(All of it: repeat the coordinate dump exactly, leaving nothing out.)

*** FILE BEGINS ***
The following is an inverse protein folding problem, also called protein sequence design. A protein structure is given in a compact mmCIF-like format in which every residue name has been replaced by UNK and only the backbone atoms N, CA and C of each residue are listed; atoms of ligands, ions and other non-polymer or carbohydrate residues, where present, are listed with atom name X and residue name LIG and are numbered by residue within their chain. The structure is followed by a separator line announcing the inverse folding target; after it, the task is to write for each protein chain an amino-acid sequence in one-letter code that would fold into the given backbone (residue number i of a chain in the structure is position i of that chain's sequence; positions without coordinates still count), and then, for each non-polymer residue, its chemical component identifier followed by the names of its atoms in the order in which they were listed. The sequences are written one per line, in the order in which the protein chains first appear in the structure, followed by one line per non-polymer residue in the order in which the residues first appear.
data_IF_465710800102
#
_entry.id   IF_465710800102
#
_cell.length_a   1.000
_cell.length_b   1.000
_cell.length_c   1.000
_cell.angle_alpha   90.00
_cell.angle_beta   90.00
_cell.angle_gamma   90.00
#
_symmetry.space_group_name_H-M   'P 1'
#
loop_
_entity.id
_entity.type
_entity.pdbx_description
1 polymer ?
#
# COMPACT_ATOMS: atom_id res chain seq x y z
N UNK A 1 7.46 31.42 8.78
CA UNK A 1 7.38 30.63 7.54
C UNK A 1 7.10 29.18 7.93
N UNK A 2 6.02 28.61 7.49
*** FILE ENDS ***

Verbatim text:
The following is an inverse protein folding problem, also called protein sequence design. A protein structure is given in a compact mmCIF-like format in which every residue name has been replaced by UNK and only the backbone atoms N, CA and C of each residue are listed; atoms of ligands, ions and other non-polymer or carbohydrate residues, where present, are listed with atom name X and residue name LIG and are numbered by residue within their chain. The structure is followed by a separator line announcing the inverse folding target; after it, the task is to write for each protein chain an amino-acid sequence in one-letter code that would fold into the given backbone (residue number i of a chain in the structure is position i of that chain's sequence; positions without coordinates still count), and then, for each non-polymer residue, its chemical component identifier followed by the names of its atoms in the order in which they were listed. The sequences are written one per line, in the order in which the protein chains first appear in the structure, followed by one line per non-polymer residue in the order in which the residues first appear.
data_IF_465710800102
#
_entry.id   IF_465710800102
#
_cell.length_a   1.000
_cell.length_b   1.000
_cell.length_c   1.000
_cell.angle_alpha   90.00
_cell.angle_beta   90.00
_cell.angle_gamma   90.00
#
_symmetry.space_group_name_H-M   'P 1'
#
loop_
_entity.id
_entity.type
_entity.pdbx_description
1 polymer ?
#
# COMPACT_ATOMS: atom_id res chain seq x y z
N UNK A 1 7.46 31.42 8.78
CA UNK A 1 7.38 30.63 7.54
C UNK A 1 7.10 29.18 7.93
N UNK A 2 6.02 28.61 7.49